Can the Tiger beat the bear?
tiger Brands has had a difficult year, with an expensive misadventure in Nigeria contributing to the departure of former CEO Peter Matlare. The group, which competes with multinationals like Nestlé and Unilever in the South African market, has seen its share price move sideways over the past 12 months as concerns mount over the health of the local consumer.
Rising interest rates and a slowing economy are putting pressure on households, raising questions over Tiger Brands’ ability to sustain its market share and profit margins in the current economic climate.
On the plus side, the group owns a huge portfolio of strong brands that gives it pricing power, as well as the ability to generate returns in the upper end of its peer group.
However, with the worst drought in a century affecting South Africa and a weak rand against the US dollar, Tiger Brands will be facing rising input costs in the coming months. It warned in a trading update in February that inflationary pressures on the group’s raw material cost base are likely to intensify over the balance of the year, given the sustained weakness of the rand.
“In a constrained consumer environment where competition is intense, it is expected that trading conditions will remain challenging as the company seeks to pass through price increases,” it said. Tiger Brands managed to increase its turnover from continuing operations by 7% yearon-year in the four months to end January, driven in part by a better performance in its international businesses and exports.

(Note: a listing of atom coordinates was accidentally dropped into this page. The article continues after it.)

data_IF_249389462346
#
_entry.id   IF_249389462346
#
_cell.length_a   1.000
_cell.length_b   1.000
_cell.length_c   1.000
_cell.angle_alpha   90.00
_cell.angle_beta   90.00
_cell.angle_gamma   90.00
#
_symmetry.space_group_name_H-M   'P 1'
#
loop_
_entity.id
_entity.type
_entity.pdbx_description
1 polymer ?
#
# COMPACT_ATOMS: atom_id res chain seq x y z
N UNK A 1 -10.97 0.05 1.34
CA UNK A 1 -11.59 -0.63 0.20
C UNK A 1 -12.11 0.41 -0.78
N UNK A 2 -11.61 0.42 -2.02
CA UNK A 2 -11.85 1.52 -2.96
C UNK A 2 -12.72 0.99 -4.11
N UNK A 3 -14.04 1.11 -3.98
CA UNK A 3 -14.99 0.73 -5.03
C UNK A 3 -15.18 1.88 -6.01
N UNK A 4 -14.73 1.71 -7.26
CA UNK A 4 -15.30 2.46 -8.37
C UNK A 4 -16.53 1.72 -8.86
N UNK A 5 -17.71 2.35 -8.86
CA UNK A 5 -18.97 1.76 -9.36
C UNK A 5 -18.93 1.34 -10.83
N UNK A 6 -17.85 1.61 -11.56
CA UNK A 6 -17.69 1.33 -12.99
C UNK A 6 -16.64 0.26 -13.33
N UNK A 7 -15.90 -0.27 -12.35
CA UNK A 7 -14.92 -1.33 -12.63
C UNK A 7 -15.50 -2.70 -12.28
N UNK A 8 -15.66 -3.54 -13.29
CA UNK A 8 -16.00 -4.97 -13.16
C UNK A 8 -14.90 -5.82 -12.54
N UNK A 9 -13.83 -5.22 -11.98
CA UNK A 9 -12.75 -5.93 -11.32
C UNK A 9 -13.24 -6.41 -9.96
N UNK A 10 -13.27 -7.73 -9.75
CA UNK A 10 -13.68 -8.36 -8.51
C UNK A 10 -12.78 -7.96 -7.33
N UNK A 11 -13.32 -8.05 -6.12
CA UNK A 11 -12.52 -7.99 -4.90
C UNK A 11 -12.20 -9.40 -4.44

Its forays into Nigeria and Kenya in particular have weighed on the share price over the past year, and raised red flags over the group’s governance and expansion strategy.
The group fired the managing director of its Kenyan subsidiary – Tiger Brands owns 51% of Haco Industries – last year after it came to light that sales were overstated in order to achieve operational targets. In Nigeria, Tiger Brands made write-downs of nearly R1.9bn on its 65.7% investment in Dangote Flour Mills (which was rebranded as Tiger Branded Consumer Goods).
It originally paid R1.6bn for the stake in 2012, and reached an agreement late last year to sell it back to Dangote Industries for $1.
Understandably, investors are concerned over certain decisions that Tiger Brands has been making over the years, especially in Nigeria. This hesitation is seemingly evident in its share price, which is consolidating on the downside.
Appointing a new CEO, Lawrence MacDougall, could instil some stability. If not, further downside will most likely confirm a medium-term bearish pattern. (At the time of writing, the start date for MacDougall, who has extensive experience in the FMCG business and was a former managing director of Cadbury in SA, was yet to be announced.)
Possible scenario: Tiger Brands could be constructing the final shoulder of a head-and-shoulders pattern. Failure to trade above 33 935c/share, thus forming a third falling-top, could see Tiger Brands fall to the 28 000c/share level in the near term. Below 25 500c/share, the bearish pattern would be confirmed, with the share price potentially declining further to 19 950c/share in the medium term. Alternative scenario: Tiger Brands would have to trade above 36 970c/share to negate the bearishness. A new bull trend would commence above 40 090c/share.